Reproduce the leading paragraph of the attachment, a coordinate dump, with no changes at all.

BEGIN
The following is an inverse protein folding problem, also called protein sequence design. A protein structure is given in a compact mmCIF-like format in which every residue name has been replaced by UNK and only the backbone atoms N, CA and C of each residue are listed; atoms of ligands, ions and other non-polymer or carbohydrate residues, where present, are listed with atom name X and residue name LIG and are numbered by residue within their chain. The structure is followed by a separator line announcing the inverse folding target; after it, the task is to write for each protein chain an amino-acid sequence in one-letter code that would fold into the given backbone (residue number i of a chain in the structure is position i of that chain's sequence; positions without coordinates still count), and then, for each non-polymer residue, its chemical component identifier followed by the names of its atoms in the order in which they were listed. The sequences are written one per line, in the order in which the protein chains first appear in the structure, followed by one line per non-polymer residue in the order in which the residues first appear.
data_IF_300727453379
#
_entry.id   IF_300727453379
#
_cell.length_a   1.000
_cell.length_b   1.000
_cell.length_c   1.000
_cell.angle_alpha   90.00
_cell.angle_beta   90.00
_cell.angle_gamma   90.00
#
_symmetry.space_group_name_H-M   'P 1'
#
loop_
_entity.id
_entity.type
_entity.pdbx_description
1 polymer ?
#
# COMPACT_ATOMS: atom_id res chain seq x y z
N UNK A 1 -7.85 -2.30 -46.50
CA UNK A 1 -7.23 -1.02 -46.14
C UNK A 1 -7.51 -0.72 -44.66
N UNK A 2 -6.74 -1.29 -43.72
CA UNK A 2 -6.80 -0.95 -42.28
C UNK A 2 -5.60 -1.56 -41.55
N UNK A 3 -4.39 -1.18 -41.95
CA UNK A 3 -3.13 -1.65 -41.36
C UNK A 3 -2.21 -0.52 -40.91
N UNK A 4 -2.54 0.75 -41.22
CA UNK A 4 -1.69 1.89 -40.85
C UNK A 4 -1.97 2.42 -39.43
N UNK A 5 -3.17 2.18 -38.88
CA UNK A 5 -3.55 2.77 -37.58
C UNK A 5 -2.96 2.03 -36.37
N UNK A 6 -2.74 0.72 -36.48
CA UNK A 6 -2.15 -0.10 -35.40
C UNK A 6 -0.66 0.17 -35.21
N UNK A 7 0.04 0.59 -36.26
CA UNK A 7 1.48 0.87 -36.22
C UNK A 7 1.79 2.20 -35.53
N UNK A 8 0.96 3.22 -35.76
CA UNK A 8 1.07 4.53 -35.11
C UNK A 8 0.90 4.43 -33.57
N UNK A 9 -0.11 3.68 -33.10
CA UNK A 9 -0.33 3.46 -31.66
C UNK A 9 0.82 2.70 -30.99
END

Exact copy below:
The following is an inverse protein folding problem, also called protein sequence design. A protein structure is given in a compact mmCIF-like format in which every residue name has been replaced by UNK and only the backbone atoms N, CA and C of each residue are listed; atoms of ligands, ions and other non-polymer or carbohydrate residues, where present, are listed with atom name X and residue name LIG and are numbered by residue within their chain. The structure is followed by a separator line announcing the inverse folding target; after it, the task is to write for each protein chain an amino-acid sequence in one-letter code that would fold into the given backbone (residue number i of a chain in the structure is position i of that chain's sequence; positions without coordinates still count), and then, for each non-polymer residue, its chemical component identifier followed by the names of its atoms in the order in which they were listed. The sequences are written one per line, in the order in which the protein chains first appear in the structure, followed by one line per non-polymer residue in the order in which the residues first appear.